Monday, January 28, 2008


MAKING BEAUTIFUL MUSIC TOGETHER. Music runs in the family of Felicidad David and Dionisia Ayson of Bacolor as evident in this photo that shows them with their children and their musical instruments they: bajo, violin, flauta and clarinet.Ca. late 1900s.

Kapampangans have an affinity to music like no other. Just listen to the soaring vocals of international star Lea Salonga (Angeles City). Or that of comedian-singer Nanette Inventor (Macabebe), Rico J. Puno (Minalin), an exponent of OPM in the late 70s, and Mon David (Sto. Tomas). Earlier, in the ‘50s and ‘60s, the golden voices of Cenon Lagman, Tawag ng Tanghalan champion, Fred Panopio, Flor de Jesus (Joni James of the Phils.) , operatic star Fides Cuyugan-Asensio and Dario Fajardo (Harry Belafonte of the Phils.) ruled the airwaves. Kapampangans today continue to illuminate both the national and global stage with their gift of music in all its genres—pop, classical, folk—from Ysagani Ybarra of Mabalacat who uses his music for his advocacies and young singer Antoinette Taus to Leventritt Gold Medallist pianist Cecile Licad and Angeles-born Conrado del Rosario, a former student of composition of Lucio San Pedro, and winner of a Young Artist Foundation Grant who now conducts and concertizes in Europe.

Our love for music is deeply rooted in our culture. A turn-of-the century American historian observes: “Music with the Filipinos holds a high place in their esteem. And it is music such as we know that particularly appeals to them…The native has an inherent passion for music, a fact which stands as a guarantee that there is more good than evil in his composition..”.

Kapampangans have always been singing their hearts out long before the Spaniards came. Our forebears sang basultos, folk songs which contained unusual, metaphorical and paradoxical themes. Goso is a song that contains a moral message, while a pamuri, like a paninta, is a paean to love. A Kapampangan peasant also sang songs that talked of the toils of his labor or kantang pang-obra. Juvenile songs like “Sisingle, sisingle, or Bulan, Bulan, balduganan mukung palang..” were sung or chanted by children at play.

When the Spaniards came and organized colonial schools, Music, along with Latin, Rhetoric and Divinity subjects, was incorporated in the curriculum. Young women were taught in both instrumental (mostly piano, harp) and vocal branches of the art. American educators kept music as a basic subject in schools. Two years after the University of the Philippines opened its College of Music in 1916, three Kapampangans enrolled in the music course. During the schoolyear 1923-1924, Kapampangan students of music numbered 6.

The flourishing of Filipinized zarzuelas or musical plays, also deepened many a Kapampangan’s love for music. Pablo Palma of Bacolor organized his own band, Orchestra Palma, that composed the music for Juan Crisostomo Soto’s “Alang Dios”. Local bands, in fact, were staples of Pampanga town fiestas, with itinerant musicians making the rounds of balens, adding their distinct sounds to the festivities. During the re-opening of the Escuela de Artes y Oficia of Bacolor in 1893, for instance, all the towns of Pampanga were required not only to build decorative arches but also to field their brass bands to welcome the Governor General and the Archbishop of Manila.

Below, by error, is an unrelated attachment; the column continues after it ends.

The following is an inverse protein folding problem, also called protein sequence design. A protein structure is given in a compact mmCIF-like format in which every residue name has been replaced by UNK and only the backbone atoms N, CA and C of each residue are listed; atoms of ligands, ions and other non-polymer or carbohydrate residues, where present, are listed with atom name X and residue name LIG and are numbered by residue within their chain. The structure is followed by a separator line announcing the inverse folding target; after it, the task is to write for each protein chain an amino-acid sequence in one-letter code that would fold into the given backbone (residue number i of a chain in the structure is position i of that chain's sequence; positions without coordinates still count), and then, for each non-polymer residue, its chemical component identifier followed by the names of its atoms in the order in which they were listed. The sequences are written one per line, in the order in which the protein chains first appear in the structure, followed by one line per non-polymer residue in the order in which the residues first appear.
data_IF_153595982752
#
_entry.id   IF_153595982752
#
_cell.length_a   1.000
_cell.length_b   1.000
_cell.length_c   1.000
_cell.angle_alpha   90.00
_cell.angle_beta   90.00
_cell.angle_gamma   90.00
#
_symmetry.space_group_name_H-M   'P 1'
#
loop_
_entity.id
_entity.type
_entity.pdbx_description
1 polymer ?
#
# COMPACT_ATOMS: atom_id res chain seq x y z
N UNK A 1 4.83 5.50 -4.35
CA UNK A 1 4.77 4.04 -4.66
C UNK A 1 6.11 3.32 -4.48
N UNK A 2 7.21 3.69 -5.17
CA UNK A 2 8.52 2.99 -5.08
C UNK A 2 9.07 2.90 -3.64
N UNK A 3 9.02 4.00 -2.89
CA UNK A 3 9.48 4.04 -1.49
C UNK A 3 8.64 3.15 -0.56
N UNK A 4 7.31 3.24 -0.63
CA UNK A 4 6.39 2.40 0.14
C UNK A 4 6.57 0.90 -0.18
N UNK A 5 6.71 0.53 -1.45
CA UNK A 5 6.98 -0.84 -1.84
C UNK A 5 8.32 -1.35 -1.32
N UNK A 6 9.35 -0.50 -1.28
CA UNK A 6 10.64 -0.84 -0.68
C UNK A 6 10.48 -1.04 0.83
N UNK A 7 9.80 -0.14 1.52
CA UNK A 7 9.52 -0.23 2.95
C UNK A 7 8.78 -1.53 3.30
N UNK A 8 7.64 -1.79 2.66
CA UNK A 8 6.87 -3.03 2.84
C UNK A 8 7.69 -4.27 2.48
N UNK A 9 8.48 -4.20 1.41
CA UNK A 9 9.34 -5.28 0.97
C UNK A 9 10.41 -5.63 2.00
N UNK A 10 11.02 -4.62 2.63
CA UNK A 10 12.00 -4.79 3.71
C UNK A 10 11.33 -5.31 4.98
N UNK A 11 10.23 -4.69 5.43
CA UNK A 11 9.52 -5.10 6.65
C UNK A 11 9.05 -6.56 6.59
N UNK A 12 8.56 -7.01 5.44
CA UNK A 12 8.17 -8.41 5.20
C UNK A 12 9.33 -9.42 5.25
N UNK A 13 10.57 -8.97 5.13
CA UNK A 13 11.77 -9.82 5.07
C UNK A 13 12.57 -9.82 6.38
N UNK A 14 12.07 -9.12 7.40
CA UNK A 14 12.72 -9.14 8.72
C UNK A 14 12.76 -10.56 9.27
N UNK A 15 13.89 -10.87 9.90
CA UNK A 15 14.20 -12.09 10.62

Soon, Kapampangan bands were making their presence felt in national competitions. At the 1909 Manila Carnival band competition, the 32 member-band from Angeles won First Prize for its stirring rendition of Crème de la Crème by Tobani, under the patronage and care of Don Mariano Cunanan of Mexico. Previously, the band was under the successive batons of Prof. Higino Herrera of Angeles, Jose del Prado of Manila and Lucino Buena of Baliwag, Bulacan. The band’s instruments were all imported from Paris, France. Another band of note was the Banda ’31 founded by Temang Mangio who co-founded this famous Bacolor band with husband Pepe Baltazar of Sasmuan.

Even in the dark days of our colonial past, music kept Kapampangan heroes’ spirits up. Agapito Conchu of Guagua, executed as one of the 13 Martyrs of Cavite, played the church organ and taught music in that province. And it was said that the last request of famed revolutionary Kapitan Isabelo del Rosario before his execution was for him to play his violin one last time. His wish granted, he picked up his violin and played “Danza Havanera Filipina” while tears streamed down his eyes. When the last strain of the song faded, he smashed his violin to smithereens and calmly walked to the gallows to his death in 1901. Indeed, for the Kapampangan, music is not just in his heart, but in his blood.
(11 October 2003)


rosadel said...

Thanks for these melodious memories.I remember also Diomedes Maturan, the Phil. Perry Como and before Cecile Licad, there was Nena del Rosario.

alex r. castro said...

You're very much welcome. It's good to know that the recordings of Diomedes Maturan, kundiman king Ruben Tagalog, Sylvia La Torre, Danilo Santos are now available on discs.